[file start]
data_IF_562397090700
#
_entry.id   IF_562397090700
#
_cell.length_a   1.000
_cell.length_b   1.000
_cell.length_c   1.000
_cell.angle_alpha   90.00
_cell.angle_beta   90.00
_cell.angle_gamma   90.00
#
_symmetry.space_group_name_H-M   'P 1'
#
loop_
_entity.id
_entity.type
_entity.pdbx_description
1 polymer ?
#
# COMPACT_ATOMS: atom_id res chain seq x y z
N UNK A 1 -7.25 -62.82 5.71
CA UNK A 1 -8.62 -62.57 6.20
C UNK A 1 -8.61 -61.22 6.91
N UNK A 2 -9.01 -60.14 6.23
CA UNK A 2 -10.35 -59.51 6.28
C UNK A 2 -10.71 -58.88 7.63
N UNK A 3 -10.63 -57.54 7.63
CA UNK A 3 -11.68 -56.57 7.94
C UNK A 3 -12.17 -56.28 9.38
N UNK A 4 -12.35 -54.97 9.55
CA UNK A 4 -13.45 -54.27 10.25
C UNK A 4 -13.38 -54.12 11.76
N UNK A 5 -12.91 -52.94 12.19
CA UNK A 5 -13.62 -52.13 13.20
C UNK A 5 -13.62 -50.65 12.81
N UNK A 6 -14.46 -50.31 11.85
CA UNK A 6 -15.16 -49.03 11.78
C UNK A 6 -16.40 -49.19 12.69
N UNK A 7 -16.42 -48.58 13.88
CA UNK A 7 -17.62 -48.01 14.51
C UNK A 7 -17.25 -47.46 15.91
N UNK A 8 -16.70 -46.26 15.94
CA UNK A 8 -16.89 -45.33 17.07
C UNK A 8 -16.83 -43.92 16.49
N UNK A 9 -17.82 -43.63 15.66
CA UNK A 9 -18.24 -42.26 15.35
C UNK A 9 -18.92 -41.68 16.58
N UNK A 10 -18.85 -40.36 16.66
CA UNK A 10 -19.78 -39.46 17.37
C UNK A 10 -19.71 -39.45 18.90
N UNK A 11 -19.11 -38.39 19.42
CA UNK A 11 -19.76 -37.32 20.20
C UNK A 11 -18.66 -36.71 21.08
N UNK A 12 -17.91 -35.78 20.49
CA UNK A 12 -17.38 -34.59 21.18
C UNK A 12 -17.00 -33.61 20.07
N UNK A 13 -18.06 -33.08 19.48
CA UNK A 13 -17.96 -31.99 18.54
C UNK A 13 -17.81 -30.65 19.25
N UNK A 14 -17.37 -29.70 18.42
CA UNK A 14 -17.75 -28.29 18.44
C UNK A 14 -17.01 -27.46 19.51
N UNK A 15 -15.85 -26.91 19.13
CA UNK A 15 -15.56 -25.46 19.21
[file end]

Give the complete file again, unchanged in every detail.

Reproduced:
data_IF_562397090700
#
_entry.id   IF_562397090700
#
_cell.length_a   1.000
_cell.length_b   1.000
_cell.length_c   1.000
_cell.angle_alpha   90.00
_cell.angle_beta   90.00
_cell.angle_gamma   90.00
#
_symmetry.space_group_name_H-M   'P 1'
#
loop_
_entity.id
_entity.type
_entity.pdbx_description
1 polymer ?
#
# COMPACT_ATOMS: atom_id res chain seq x y z
N UNK A 1 -7.25 -62.82 5.71
CA UNK A 1 -8.62 -62.57 6.20
C UNK A 1 -8.61 -61.22 6.91
N UNK A 2 -9.01 -60.14 6.23
CA UNK A 2 -10.35 -59.51 6.28
C UNK A 2 -10.71 -58.88 7.63
N UNK A 3 -10.63 -57.54 7.63
CA UNK A 3 -11.68 -56.57 7.94
C UNK A 3 -12.17 -56.28 9.38
N UNK A 4 -12.35 -54.97 9.55
CA UNK A 4 -13.45 -54.27 10.25
C UNK A 4 -13.38 -54.12 11.76
N UNK A 5 -12.91 -52.94 12.19
CA UNK A 5 -13.62 -52.13 13.20
C UNK A 5 -13.62 -50.65 12.81
N UNK A 6 -14.46 -50.31 11.85
CA UNK A 6 -15.16 -49.03 11.78
C UNK A 6 -16.40 -49.19 12.69
N UNK A 7 -16.42 -48.58 13.88
CA UNK A 7 -17.62 -48.01 14.51
C UNK A 7 -17.25 -47.46 15.91
N UNK A 8 -16.70 -46.26 15.94
CA UNK A 8 -16.89 -45.33 17.07
C UNK A 8 -16.83 -43.92 16.49
N UNK A 9 -17.82 -43.63 15.66
CA UNK A 9 -18.24 -42.26 15.35
C UNK A 9 -18.92 -41.68 16.58
N UNK A 10 -18.85 -40.36 16.66
CA UNK A 10 -19.78 -39.46 17.37
C UNK A 10 -19.71 -39.45 18.90
N UNK A 11 -19.11 -38.39 19.42
CA UNK A 11 -19.76 -37.32 20.20
C UNK A 11 -18.66 -36.71 21.08
N UNK A 12 -17.91 -35.78 20.49
CA UNK A 12 -17.38 -34.59 21.18
C UNK A 12 -17.00 -33.61 20.07
N UNK A 13 -18.06 -33.08 19.48
CA UNK A 13 -17.96 -31.99 18.54
C UNK A 13 -17.81 -30.65 19.25
N UNK A 14 -17.37 -29.70 18.42
CA UNK A 14 -17.75 -28.29 18.44
C UNK A 14 -17.01 -27.46 19.51
N UNK A 15 -15.85 -26.91 19.13
CA UNK A 15 -15.56 -25.46 19.21